Tuesday, November 13, 2012
Sunday’s Veterans Day service in Hood River was much more about the future than the past.
About 200 people attended at Anderson’s Tribute Center, and appreciation was expressed to men and women of all fields of U.S. military service, from World War II to Afghanistan and Iraq, and, poignantly, to prisoners of war and those missing in action.
Speakers included the new American Legion Commander Gary Steele, who said, “All of America’s veterans have placed our nation’s security before their own lives, creating a debt we can never fully repay.”
But Steele and others issued a new call to arms, one that is more about honesty and compassion, not heroism and combat.
Steele related how a homeless veteran came to the Hood River Legion building, hungry and in need of a shower and new clothes, and Legionnaires and the owners of a local business gave him a meal, money, and paid for night in a motel, along with clothes and camping gear.
“He was grateful that we cared enough to help him,” Steele said.
“How often do we have an opportunity to help others? Let’s show our veterans that we really care,” he said.
Tom Mann of Oregon Veterans Administration joined Steele and Veteran Service Officer Les Logsdon in challenging everyone — including veterans — to do more to meet the mostly unmet needs of Oregon veterans.
“Our veterans represent the best of America. They deserve the best America can give them,” Steele said.
“We owe them more than just a thank you on Memorial Day and Veterans Day. We need to serve them in their time of need.”
Mann said, “I tell people don’t just say ‘thank you for your service.’ It’s not enough anymore.”
He said that among veterans aged 18-24 the rate of unemployment is 29.1 percent in Oregon.
“A lot of veterans who are going back to school on GI bill are failing out, because their injuries make it difficult to concentrate on school work. Their marriages are breaking up at 50 percent,” he said.
“You don’t see a lot of Iraq and Afghanistan veterans in this room and there’s a reason for that. It’s not their time yet. They may be out of the service five to 10 years; not their time yet.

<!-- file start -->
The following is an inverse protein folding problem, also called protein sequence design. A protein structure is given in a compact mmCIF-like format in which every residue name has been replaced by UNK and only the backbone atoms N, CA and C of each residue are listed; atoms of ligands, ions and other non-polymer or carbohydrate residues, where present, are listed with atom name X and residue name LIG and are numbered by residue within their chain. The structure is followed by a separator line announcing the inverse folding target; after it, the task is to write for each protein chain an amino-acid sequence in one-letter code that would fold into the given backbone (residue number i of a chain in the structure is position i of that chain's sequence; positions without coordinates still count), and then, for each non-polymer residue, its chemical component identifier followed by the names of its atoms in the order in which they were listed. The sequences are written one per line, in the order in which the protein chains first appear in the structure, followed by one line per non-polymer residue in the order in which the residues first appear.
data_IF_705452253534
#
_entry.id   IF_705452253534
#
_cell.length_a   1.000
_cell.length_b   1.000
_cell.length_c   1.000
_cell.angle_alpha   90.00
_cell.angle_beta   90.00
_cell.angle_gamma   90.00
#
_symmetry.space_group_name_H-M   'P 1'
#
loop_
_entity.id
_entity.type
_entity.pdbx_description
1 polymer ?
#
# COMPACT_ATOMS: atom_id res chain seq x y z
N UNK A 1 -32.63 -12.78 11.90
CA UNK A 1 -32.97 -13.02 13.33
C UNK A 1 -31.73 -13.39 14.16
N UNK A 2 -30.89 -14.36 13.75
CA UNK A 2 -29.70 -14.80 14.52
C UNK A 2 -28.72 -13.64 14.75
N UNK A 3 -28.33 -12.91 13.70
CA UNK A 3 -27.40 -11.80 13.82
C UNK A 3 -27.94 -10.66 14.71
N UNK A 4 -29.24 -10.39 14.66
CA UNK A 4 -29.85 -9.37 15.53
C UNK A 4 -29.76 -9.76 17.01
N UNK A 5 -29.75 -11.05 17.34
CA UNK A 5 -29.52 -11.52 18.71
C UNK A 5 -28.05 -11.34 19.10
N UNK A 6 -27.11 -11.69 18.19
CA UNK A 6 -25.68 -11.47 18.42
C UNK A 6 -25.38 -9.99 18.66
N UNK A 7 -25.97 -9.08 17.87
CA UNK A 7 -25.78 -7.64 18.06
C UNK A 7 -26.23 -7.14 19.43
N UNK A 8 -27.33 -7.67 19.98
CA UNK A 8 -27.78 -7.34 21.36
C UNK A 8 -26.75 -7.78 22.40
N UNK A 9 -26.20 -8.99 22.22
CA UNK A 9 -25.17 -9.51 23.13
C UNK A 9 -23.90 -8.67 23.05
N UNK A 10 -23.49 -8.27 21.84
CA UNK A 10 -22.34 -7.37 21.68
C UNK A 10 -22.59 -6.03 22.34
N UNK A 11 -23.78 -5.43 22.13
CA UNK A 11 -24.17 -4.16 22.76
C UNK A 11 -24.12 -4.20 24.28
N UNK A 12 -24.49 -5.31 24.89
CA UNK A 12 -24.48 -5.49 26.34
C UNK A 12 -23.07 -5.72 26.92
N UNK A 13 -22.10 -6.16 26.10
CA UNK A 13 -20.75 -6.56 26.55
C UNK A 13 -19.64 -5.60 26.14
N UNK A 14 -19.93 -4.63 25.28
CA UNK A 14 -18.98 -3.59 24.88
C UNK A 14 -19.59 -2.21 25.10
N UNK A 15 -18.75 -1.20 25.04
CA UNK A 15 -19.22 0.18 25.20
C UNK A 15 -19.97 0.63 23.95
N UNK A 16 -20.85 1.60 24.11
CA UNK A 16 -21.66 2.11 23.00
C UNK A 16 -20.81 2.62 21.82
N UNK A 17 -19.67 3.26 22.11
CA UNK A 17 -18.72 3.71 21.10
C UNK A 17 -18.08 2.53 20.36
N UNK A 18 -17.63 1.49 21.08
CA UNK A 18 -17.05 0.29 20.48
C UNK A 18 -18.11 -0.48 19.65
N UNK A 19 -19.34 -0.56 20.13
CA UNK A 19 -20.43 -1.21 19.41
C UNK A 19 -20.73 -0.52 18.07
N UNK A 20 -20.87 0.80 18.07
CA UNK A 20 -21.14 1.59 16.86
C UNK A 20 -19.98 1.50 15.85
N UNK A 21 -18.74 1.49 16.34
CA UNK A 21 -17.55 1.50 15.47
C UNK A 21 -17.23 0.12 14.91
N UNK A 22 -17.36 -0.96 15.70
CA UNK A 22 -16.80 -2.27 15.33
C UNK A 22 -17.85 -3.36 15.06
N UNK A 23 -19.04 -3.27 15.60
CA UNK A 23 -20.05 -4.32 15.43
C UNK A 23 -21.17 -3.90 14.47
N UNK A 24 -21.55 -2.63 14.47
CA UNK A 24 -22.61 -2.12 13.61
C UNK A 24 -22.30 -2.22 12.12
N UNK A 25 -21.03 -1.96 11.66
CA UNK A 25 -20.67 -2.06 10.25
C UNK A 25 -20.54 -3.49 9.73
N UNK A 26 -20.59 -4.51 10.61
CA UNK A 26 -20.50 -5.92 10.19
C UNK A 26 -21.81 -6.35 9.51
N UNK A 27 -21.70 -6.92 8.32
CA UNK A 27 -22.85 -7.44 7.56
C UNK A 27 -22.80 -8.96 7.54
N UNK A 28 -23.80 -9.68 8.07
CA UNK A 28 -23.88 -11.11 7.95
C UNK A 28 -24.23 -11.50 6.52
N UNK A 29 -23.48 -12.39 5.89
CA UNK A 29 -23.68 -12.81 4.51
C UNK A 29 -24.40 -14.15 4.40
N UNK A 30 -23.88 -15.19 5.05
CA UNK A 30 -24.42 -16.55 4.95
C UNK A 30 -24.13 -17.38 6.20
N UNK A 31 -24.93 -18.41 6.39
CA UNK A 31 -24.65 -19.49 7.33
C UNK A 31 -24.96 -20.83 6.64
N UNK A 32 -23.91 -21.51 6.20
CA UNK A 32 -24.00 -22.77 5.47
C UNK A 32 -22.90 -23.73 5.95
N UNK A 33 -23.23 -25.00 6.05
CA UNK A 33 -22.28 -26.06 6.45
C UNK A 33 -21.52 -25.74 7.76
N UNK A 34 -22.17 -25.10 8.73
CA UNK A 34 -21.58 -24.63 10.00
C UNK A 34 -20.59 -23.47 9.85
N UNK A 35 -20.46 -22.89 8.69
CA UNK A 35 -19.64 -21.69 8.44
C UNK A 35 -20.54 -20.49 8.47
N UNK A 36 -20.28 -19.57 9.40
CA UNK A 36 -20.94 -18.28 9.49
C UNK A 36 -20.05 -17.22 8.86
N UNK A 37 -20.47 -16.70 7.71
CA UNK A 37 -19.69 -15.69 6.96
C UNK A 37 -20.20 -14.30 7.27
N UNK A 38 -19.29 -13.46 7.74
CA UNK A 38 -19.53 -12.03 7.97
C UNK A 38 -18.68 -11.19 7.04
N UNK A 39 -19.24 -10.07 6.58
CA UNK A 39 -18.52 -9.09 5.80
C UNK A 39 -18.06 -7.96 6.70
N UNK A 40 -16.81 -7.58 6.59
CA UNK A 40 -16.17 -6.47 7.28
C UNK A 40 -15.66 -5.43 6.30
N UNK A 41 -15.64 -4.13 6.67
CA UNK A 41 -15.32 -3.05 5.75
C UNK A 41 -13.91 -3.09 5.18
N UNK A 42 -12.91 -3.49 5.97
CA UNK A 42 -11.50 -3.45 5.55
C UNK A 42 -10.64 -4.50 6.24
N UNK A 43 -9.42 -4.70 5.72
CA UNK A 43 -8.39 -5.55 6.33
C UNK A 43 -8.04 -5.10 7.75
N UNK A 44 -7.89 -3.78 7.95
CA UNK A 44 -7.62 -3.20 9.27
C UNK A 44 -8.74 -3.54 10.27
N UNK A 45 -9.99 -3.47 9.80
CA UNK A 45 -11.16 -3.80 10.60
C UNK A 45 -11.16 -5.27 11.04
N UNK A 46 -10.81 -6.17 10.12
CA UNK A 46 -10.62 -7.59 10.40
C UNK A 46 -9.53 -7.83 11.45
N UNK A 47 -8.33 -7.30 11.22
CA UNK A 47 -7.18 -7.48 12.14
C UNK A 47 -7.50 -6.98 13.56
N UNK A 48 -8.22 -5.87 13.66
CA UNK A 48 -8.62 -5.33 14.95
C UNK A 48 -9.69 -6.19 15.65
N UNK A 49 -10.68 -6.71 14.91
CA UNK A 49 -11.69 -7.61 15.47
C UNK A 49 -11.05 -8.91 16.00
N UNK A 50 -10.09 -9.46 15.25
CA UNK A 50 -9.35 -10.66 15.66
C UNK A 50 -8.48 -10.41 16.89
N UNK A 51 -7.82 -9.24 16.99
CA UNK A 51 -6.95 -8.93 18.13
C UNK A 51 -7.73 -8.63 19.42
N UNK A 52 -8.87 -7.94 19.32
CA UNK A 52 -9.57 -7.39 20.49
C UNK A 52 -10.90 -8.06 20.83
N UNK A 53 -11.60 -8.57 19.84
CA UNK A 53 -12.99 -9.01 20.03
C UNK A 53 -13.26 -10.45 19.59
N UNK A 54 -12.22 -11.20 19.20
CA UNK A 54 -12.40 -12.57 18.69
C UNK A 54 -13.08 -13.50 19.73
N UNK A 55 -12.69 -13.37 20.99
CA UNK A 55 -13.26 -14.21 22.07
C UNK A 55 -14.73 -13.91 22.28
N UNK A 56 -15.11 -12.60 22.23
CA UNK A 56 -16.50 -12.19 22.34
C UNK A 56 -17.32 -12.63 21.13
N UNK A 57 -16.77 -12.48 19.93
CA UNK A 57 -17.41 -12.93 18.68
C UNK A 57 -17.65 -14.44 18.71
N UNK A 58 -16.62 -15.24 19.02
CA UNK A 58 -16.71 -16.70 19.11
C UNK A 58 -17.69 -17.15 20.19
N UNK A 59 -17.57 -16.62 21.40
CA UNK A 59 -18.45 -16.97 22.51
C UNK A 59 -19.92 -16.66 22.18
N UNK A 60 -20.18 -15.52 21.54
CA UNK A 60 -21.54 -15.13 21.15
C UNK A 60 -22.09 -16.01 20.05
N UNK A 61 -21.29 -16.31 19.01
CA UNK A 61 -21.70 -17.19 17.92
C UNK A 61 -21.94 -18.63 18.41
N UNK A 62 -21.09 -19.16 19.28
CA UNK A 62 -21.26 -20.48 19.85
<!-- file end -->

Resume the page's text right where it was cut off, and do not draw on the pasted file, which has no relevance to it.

“You know where we’re finding them is on college campuses, not doing so well. We ask them, ‘How can I help?’ Now, in our culture, how good are we as military people at accepting help?” He paused and looked around, and heard the murmur of understanding. “Really good, huh? Not our thing right, because we were told to, what? — ‘suck it up and drive on. I don’t care if your tushy hurts.’
“It’s our culture. And our culture, the things we believe in as military veterans is the greatest detriment to us getting the help we need.”
Mann noted that many have health troubles — including the effects of traumatic brain injury — difficulty holding jobs, marital problems, and ideas of suicide or hurting themselves or others.
Mann said, “There are Vietnam veterans in this room right now who have suffered for 40-45 years with the effects of post-traumatic stress and they have been living quietly, secretly in their houses and never telling anyone about it.
“This is why the veterans in the room have to be the one, from veteran to veteran, to say, ‘No kidding, how are you doing? How can I help?’ Ask the hard questions: “You need to look someone in the eye and say, ‘How’re you doing? Can I help you?’” Mann said.
“We talk about ‘wrapping our arms around the veterans,’ right? Well, I have a challenge for you. We have a code, ‘Don’t leave anyone behind,’ that’s our code. We live it, breathe it, we mean it. I was so touched by Gary Steele, and what you did for that man. I want everyone to be that compassionate when it comes to those in need.”
Mann, Logsdon and Steele all underscored the need to communicate to veterans that services, and benefits, are available, if veterans will seek them.
“There are a lot of people who served (in the military) previously who haven’t come in, haven’t raised their hand and asked for help,” Logsdon said.
“So today I’m asking veterans, please come in on Tuesday and Wednesday. We’ve got a long ways to go. If you know a veteran or members in that family that need help, we’d like to see them.
“I’m back,” said Logsdon, who recently returned to work after surgery recuperation, adding that he and his volunteers have plenty of energy to help veterans.
“We’re getting results and most of the results that are given are very positive. We appeal a few but a lot of them our VA is able to get very close to what was originally asked. We have a lot of quality results and veterans are a lot happier with the outcomes,” Logsdon said.
The event featured speakers, color guard by local Scouts, a reading by Nick Kirby, and music by Mid-Columbia Community Choir, directed by Perry Cole.
“I’ve been trying for three years to bring the choir here,” said Jeanne Marie Davis, who organized the service.
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I Can't Keep Quiet singers at "Citizen Town Hall"
‘I can’t keep quiet,’ sing members of an impromptu choir in front of Hood River Middle School Saturday prior to the citizen town hall for questions to Rep. Greg Walden. The song addresses female empowerment generally and sexual violence implicitly, and gained prominence during the International Women’s Day events in January. The singers braved a sudden squall to finish their song and about 220 people gathered in HRMS auditorium, which will be the scene of the April 12 town hall with Rep. Greg Walden, at 3 p.m. Enlarge